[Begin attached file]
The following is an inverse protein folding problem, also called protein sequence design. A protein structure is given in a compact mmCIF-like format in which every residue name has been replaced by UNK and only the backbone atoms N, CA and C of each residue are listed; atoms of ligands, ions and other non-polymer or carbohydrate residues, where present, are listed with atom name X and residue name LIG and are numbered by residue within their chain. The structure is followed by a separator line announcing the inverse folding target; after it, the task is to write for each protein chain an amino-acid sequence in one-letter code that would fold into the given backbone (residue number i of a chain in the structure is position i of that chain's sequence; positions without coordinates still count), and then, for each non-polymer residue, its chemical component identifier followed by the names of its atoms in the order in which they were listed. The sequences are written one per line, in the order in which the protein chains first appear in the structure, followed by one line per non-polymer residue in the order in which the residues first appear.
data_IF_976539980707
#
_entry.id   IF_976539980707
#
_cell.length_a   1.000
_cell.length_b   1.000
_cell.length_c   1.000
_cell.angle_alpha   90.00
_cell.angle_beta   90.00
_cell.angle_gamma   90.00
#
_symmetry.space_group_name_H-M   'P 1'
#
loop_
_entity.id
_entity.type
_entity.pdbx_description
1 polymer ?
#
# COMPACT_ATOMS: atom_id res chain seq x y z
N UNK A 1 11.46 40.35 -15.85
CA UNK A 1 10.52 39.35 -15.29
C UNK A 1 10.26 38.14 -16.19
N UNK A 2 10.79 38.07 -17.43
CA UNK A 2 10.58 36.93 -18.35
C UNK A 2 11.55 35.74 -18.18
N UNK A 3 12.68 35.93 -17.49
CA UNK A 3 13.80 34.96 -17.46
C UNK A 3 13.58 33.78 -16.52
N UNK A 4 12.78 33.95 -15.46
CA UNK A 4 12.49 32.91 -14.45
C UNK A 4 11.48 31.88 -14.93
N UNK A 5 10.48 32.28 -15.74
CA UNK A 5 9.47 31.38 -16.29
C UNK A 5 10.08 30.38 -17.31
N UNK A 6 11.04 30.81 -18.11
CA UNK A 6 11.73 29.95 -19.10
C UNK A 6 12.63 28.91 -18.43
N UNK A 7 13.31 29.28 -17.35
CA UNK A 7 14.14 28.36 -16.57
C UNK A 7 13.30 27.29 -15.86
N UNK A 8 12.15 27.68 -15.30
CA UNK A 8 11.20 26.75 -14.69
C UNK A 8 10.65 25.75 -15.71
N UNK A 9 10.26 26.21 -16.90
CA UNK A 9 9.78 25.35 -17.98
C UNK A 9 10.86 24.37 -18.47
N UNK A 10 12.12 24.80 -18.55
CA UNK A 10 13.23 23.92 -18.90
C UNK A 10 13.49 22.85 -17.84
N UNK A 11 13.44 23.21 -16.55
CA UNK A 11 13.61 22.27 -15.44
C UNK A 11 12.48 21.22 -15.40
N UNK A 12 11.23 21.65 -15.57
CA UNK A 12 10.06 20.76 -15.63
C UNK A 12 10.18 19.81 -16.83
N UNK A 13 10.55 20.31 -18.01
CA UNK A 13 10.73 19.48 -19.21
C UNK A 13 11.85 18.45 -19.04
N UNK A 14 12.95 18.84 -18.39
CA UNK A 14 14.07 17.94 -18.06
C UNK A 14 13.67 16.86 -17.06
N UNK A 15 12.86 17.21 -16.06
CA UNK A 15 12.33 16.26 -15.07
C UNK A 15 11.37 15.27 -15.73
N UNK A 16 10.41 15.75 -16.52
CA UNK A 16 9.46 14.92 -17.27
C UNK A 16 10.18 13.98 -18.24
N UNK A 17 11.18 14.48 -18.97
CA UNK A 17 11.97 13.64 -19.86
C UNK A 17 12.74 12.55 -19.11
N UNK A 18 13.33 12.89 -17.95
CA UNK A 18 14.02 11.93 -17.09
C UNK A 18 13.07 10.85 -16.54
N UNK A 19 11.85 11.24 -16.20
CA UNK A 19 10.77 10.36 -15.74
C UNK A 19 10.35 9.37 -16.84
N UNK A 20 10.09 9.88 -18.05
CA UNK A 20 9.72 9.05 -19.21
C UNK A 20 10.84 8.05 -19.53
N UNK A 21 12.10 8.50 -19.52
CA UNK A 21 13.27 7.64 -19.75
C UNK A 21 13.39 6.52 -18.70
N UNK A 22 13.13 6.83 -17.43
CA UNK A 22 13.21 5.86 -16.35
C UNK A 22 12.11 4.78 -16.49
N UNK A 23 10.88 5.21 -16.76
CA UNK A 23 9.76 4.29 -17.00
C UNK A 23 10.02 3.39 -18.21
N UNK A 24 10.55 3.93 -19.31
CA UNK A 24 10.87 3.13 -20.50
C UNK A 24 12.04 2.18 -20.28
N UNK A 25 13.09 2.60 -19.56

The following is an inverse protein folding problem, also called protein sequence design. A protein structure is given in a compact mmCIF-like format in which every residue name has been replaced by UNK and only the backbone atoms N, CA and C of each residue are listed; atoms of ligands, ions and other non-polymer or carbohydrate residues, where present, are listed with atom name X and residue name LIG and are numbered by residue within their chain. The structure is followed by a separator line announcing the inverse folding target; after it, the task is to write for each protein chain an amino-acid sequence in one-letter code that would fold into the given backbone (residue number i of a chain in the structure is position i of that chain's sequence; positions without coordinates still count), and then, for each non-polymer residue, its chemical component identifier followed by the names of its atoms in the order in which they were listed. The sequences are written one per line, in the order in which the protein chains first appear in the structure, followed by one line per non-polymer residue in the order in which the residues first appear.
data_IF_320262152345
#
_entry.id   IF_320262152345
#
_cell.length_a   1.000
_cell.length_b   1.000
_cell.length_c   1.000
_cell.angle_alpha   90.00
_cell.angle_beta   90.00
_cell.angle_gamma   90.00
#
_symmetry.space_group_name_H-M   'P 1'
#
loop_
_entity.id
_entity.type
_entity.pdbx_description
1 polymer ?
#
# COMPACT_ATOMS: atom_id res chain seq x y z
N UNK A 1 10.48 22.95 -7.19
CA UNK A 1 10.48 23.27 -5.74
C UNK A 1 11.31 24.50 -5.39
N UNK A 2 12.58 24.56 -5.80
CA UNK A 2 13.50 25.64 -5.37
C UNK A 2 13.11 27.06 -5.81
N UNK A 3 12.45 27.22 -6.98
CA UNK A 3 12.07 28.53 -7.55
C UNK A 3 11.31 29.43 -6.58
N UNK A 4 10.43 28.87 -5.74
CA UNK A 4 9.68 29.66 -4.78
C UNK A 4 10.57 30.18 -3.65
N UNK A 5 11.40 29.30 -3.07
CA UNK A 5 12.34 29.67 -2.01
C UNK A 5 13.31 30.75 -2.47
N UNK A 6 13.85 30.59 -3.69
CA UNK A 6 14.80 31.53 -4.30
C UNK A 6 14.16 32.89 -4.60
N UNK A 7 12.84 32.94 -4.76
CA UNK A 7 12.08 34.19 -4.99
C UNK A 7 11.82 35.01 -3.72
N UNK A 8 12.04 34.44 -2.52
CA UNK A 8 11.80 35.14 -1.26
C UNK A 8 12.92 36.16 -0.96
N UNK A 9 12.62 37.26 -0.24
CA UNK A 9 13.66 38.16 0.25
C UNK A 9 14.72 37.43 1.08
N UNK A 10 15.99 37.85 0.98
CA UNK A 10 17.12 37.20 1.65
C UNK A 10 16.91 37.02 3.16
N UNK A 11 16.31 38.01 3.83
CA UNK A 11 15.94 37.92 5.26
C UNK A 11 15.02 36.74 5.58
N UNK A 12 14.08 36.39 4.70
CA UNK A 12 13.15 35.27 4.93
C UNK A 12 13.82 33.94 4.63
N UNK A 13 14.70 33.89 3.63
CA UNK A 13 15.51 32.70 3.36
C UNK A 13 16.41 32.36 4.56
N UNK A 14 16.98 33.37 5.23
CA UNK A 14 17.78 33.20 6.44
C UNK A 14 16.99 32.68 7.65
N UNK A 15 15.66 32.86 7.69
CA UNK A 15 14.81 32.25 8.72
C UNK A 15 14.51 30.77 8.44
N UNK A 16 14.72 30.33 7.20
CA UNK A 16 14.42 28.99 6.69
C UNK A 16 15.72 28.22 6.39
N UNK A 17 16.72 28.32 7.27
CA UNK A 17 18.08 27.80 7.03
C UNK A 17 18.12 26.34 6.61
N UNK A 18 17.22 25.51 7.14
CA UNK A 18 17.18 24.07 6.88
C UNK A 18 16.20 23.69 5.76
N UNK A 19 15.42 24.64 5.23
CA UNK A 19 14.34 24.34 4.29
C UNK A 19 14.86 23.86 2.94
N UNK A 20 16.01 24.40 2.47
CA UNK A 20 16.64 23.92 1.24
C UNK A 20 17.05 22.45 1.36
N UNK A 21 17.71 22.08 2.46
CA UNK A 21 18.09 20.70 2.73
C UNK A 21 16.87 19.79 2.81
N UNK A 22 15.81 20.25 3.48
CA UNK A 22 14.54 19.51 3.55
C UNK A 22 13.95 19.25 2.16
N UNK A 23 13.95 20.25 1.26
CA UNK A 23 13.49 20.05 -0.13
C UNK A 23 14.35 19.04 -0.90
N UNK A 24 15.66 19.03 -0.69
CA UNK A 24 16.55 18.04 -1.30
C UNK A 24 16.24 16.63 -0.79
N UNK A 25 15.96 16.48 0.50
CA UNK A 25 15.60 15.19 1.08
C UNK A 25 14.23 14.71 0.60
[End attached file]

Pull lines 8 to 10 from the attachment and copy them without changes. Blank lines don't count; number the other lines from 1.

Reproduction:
_cell.length_c   1.000
_cell.angle_alpha   90.00
_cell.angle_beta   90.00